How to deliver a good B2B sales experience?

            Don’t be ‘pushy’

            Persistence is important when it comes to sales, however, there’s a fine line between that and being pushy. Pushy comes across as desperate or that you’re trying to scam the person you’re pitching to, it can seriously damage your personal and business reputation.

            B2B sales often contain more money, the person you are trying to sell to needs to completely trust you. Just the slightest red flag might be enough for them to take their money elsewhere. You aim to build a long-lasting relationship, not just to flog them something. Give them a gentle nudge, for example, ‘If you’re interested we ideally need to know by the end of the day on Friday, take some time to think and let us know if you have any questions’.

            Be clear

            Make sure that your pitch is clear when delivering to a client. Think about what questions they’d ask and make sure you’ve either answered it in your pitch or have prepared an answer. If something is confusing, or you can’t answer then this might lose you the sale.

            Speak clearly and be easy to understand, don’t feel offended if a potential customer asks you to repeat what you’ve said. It’s common for internet connections to drop and for parts to be missed so it’s crucial you make sure that you get every point across.

            Listen

            Before you’ve even got on a call with a client, take a good look at what they’ve said to you. In their initial conversation, they’ll often give several hints as to what they are looking for. Take this onboard with your planning as this can link to you being more flexible for them as a client. During the sales pitch, listen to the feedback they give. This will help you when it comes to performance later down the line. Note down their expectations so both parties are on the same wavelength.

            Ask questions

            Another thing to take into account before you start the call is what you want to find out about them. Write down bullet points of the key information you need to know and tick them off once you find out. Then at the end, you can look down and see if there are any key questions you need to ask. One of the biggest regrets for businesses when meeting clients is forgetting to ask them crucial questions.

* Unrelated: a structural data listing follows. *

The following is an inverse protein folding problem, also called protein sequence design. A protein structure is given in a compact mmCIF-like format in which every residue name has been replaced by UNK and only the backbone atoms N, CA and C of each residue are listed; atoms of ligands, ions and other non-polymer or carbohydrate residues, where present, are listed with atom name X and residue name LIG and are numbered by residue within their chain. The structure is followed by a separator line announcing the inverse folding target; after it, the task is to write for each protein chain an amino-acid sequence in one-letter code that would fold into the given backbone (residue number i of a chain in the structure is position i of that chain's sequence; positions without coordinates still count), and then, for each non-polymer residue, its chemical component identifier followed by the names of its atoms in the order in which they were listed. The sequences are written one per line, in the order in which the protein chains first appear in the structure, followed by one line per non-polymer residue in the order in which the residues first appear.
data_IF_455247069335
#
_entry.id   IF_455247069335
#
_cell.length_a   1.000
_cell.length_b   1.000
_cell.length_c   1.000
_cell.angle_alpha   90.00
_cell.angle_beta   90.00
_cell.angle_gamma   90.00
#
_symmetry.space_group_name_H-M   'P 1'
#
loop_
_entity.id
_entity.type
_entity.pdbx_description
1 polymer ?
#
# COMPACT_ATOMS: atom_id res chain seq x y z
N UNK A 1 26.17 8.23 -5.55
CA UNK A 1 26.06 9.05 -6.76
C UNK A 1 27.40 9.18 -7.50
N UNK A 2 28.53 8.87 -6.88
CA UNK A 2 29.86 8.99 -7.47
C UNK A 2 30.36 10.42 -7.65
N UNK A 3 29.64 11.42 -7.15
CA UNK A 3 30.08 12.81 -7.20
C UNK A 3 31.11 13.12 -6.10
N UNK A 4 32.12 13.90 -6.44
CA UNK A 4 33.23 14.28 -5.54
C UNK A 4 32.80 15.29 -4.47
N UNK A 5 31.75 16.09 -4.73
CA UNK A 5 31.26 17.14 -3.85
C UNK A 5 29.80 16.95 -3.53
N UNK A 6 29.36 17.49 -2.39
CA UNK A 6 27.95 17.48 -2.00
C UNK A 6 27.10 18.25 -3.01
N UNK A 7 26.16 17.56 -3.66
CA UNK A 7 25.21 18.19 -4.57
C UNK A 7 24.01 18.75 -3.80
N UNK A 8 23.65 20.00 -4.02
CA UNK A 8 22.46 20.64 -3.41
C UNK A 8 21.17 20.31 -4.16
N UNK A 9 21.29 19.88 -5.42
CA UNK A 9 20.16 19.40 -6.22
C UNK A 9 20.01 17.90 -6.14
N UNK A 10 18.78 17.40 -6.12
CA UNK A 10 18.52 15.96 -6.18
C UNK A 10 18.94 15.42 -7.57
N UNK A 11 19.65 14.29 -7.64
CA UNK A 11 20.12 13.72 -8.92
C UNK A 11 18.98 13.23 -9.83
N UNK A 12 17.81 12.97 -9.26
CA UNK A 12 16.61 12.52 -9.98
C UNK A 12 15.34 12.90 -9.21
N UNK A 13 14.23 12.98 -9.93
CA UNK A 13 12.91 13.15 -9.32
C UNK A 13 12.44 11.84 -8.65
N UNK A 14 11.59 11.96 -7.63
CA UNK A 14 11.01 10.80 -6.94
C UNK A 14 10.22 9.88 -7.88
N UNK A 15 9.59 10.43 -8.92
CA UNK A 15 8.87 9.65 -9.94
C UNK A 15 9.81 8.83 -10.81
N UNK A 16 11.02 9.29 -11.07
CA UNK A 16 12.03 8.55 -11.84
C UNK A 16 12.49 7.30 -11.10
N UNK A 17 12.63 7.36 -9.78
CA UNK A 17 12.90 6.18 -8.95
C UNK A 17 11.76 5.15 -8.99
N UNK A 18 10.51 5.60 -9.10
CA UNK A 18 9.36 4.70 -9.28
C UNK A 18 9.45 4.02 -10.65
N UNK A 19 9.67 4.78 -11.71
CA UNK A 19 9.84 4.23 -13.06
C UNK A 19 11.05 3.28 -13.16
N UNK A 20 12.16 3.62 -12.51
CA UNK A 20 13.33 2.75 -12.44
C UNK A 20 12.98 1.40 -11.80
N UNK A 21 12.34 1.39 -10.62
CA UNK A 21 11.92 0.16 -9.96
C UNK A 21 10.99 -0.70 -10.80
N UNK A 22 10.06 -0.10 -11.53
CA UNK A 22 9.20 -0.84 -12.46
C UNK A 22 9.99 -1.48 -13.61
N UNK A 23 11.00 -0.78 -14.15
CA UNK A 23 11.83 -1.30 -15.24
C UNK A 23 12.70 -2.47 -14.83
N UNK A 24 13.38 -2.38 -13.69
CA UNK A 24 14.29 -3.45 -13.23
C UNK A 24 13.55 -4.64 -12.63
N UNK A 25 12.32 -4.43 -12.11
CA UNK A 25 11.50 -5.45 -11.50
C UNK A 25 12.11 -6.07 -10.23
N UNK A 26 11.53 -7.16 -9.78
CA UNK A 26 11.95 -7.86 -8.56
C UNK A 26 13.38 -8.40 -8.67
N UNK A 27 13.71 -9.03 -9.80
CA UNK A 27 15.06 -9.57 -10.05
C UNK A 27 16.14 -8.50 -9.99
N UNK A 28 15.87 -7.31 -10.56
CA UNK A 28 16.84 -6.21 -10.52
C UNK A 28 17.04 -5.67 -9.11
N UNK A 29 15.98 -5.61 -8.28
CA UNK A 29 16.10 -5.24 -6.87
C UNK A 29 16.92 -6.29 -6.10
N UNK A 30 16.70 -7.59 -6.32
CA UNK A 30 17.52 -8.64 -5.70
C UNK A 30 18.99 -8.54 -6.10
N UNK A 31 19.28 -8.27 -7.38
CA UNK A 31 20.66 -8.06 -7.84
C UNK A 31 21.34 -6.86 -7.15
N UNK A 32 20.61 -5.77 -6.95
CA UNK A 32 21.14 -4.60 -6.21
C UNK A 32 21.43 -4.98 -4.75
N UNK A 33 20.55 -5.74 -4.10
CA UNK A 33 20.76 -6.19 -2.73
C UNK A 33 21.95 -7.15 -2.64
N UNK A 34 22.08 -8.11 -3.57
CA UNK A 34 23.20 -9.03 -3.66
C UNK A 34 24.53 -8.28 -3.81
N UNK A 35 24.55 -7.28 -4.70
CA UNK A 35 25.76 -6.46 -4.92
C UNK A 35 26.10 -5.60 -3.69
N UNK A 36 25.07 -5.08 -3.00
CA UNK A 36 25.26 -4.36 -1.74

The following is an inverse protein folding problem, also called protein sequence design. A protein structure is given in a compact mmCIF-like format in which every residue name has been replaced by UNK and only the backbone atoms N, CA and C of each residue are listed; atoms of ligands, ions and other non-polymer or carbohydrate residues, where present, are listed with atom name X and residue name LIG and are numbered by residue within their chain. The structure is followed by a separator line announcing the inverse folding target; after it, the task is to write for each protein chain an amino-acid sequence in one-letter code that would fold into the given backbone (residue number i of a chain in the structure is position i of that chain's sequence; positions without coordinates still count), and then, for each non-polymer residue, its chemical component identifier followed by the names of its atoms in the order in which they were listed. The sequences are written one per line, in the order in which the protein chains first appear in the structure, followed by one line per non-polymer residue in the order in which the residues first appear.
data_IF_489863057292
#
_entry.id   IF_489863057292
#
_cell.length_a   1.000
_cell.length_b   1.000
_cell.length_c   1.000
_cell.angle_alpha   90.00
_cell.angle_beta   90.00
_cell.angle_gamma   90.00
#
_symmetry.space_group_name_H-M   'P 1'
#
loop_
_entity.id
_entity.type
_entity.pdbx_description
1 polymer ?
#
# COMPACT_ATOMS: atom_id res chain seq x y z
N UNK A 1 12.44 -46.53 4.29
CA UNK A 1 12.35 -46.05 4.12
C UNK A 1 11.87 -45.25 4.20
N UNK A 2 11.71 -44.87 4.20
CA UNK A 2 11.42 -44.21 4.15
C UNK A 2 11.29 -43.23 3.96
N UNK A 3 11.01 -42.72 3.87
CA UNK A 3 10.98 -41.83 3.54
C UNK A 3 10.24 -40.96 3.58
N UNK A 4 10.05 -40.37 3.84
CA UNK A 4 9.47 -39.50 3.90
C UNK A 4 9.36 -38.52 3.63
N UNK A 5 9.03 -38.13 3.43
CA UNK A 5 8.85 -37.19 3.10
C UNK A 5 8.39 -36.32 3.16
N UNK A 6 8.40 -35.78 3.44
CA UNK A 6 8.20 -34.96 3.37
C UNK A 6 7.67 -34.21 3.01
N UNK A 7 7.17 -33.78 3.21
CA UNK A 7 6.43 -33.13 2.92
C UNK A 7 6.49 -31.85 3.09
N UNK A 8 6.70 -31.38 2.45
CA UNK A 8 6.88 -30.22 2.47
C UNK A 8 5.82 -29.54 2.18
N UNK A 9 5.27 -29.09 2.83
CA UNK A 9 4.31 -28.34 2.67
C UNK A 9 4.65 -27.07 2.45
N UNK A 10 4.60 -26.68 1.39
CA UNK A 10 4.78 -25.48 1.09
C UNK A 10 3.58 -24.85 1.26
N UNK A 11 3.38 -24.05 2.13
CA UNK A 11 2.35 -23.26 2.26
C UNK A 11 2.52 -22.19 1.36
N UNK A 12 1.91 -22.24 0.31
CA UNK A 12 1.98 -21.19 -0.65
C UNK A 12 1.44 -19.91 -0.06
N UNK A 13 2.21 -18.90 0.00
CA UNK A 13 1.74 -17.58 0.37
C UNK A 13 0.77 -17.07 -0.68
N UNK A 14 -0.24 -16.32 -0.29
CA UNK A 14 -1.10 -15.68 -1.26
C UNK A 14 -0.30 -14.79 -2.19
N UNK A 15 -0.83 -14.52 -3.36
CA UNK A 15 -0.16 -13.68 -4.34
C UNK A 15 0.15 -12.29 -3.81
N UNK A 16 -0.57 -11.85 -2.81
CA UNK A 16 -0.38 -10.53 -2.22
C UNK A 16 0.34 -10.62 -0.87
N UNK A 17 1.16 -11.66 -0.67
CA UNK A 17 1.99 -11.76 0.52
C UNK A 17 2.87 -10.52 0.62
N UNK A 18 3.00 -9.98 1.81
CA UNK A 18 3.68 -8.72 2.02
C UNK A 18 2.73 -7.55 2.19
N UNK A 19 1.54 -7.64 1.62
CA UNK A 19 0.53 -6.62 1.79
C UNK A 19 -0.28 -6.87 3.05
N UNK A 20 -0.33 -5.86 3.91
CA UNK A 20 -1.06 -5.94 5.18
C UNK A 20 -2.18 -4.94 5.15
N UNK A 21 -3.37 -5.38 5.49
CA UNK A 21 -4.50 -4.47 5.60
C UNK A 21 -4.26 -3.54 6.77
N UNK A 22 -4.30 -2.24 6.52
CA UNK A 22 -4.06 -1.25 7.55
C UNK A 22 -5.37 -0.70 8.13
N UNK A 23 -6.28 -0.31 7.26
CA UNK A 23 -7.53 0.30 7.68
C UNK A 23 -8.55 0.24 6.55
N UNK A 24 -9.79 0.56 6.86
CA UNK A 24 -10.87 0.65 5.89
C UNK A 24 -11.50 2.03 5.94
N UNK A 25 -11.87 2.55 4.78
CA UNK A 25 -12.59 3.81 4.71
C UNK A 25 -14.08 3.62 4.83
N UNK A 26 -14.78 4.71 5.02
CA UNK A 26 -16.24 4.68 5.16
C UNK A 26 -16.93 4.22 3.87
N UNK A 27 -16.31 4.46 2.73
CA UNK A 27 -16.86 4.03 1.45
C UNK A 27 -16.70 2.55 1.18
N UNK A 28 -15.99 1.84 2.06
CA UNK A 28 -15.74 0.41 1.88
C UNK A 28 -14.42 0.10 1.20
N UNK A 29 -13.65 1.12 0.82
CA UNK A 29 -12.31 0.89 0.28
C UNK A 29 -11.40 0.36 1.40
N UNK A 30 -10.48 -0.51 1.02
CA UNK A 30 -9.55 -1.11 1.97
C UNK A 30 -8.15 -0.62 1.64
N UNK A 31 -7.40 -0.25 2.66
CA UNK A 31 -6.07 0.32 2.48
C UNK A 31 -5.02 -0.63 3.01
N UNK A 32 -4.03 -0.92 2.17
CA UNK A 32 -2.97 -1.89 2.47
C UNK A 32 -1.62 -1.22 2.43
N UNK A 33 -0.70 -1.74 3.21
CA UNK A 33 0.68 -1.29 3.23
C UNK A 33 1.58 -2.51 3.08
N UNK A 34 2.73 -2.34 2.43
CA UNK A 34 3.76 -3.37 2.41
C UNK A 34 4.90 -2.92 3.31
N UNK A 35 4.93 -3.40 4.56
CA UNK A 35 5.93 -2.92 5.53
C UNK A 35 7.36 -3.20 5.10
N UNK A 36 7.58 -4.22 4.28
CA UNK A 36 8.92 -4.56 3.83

If they answer every point you have noted down, still make sure to ask questions anyway. This will make you look engaged in the conversation, it will show you care for their business and want as much information to do as good a job as possible.

            Fast process

            According to a Forbes article, 52% of B2B buyers say the buying cycle for new purchases has gotten longer. So stand out from your competitors by making the process quick and easy for any onboarding clients. Eliminate inefficient meetings and bring in protocols that will increase speed during selling. This will benefit the client, but will also benefit your business as you’ll find yourself with more time to tackle other tasks.

            Be multi-channel

            Some industries can be very competitive to the point that it is intimidating for those looking to pick between competitors. Give your business the best chance by diversifying the platforms you use to attract new business opportunities. Examples include; Social media platforms, LinkedIn, Paid Media, Traditional Public Relations, TV, Radio, Thought Leadership, Webinars and email.